RE: Building Subversion 1. on OS X 10.4 fails
From: Karan, Cem \(Civ, ARL/CISD\) <CKaran_at_arl.army.mil>
Date: 2005-05-19 15:00:47 CEST
Try the following:
I'm not sure WHY I have to always run autogen, but that is the only way I can get things to work. The --disable-shared is there (I think) because of the neon library problems.
Stephen Davis wrote:
CC=gcc-3.3 GXX=yes ./configure
Still fails for me. "-lpthread is not an object file" error from libtool.
Out of curiousity, what better alternatives exist? I've seen makefiles that "just work" (which is impressive) but I'm not familiar with any other autoconf-esque mechanisms.
Configuration systems can be broken down into two basic categories. In one category, a set of configuration parameters is manually crafted, stored, distributed with the package, and then recalled prior to compilation. If there is any testing done at all, it's done on a very macro level in order to guess which parameter set will be selected.
In the other category, a set of configuration parameters are generated on the fly prior to each compile using a set of rules which have been shipped with the package. Each parameter may require multiple tests in order to determine a suitable value and each nested package will generally retest in order to generate parameter values in terms it understands.
Autoconf generates. Larry Wall's Configure also generated. And I think setup.py also generates, although most of the heavy lifting has already been done for setup.py by whoever ported python.
Autoconf further suffers from the problem that autoconf scripts are generated using a tool whose version isn't kept in sync with your product. So trying to port an old package can be nightmarish when new versions of autoconf don't regenerate your scripts and old versions of autoconf aren't available or can't manage the newer tests.
The database approach, has advantages:
* way, way, way faster being basically a fixed time operation to set a series of predetermined constants
While it's true that a database system will fail on many minor issues, those issues are minor to fix. Add a new row to the database and change the parameter you need. Even moderate issues requiring new parameters are minor to fix since you know that all previous systems worked without it. The learning curve here is minor or trivial for anyone who understands basic software building concepts like gcc & make.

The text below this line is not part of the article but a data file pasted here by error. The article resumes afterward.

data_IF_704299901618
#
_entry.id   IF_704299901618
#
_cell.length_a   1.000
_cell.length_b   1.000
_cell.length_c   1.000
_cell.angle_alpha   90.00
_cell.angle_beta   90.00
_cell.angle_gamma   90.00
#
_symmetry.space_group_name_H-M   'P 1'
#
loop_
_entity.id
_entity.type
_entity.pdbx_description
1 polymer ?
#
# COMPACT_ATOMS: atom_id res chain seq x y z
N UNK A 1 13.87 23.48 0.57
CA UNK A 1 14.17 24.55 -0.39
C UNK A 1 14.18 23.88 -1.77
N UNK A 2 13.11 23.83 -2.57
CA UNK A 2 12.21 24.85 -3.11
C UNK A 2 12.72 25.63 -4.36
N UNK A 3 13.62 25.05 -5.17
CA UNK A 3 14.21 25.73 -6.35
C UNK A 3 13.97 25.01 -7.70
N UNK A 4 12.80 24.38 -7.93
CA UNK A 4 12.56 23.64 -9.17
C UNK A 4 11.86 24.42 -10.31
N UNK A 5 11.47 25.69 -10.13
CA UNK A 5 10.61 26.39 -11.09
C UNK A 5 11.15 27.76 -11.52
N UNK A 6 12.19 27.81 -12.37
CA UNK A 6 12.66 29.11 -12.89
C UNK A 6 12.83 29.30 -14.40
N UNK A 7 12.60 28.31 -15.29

Cygnus configure, (which I originally wrote and is still in use for gdb and binutils, I think), implements the GNU "configure" interface using a database approach. Cygnus configure predates autoconf by a year or so. Cygnus configure can support cross configuration, third party configuration, nesting, and it does it quickly and completely using a single /bin/sh script with table data stored in simple makefile fragments and/or symlinked source alternatives, (ie, t-macox.h vs t-solaris.h).
This means that Cygnus configure essentially forks every time a package that uses it ships, but that's ok because Cygnus configure is v7 compatible /bin/sh - it runs anywhere, or at least on a much wider variety of platforms than can possibly be supported by autoconf+m4+autotools+etc. It's both source and executable and doesn't need to be rebuilt. When necessary, you can simply edit an old copy to add a feature to an old distribution. Of course, changes to Cygnus configure are rare, since it doesn't really know anything about your package's features anyway - those are kept in your source fragments.
Autoconf works well if you believe that a very small number of packages will ever be compiled on a very large number of different types of systems, particularly so if the types of systems are so dynamic that they can't be defined. But in fact, what we've seen over the years is a drastic curtailment in the number of types of systems and a literal explosion in the number of packages. Basically we're down to windows, macosx, and linux, with occasional allowances for bsd systems or solaris. In past years I could literally list over 50 operating system distributions each with multiple versions. And the number of available packages is just simply so large as to be uncountable.
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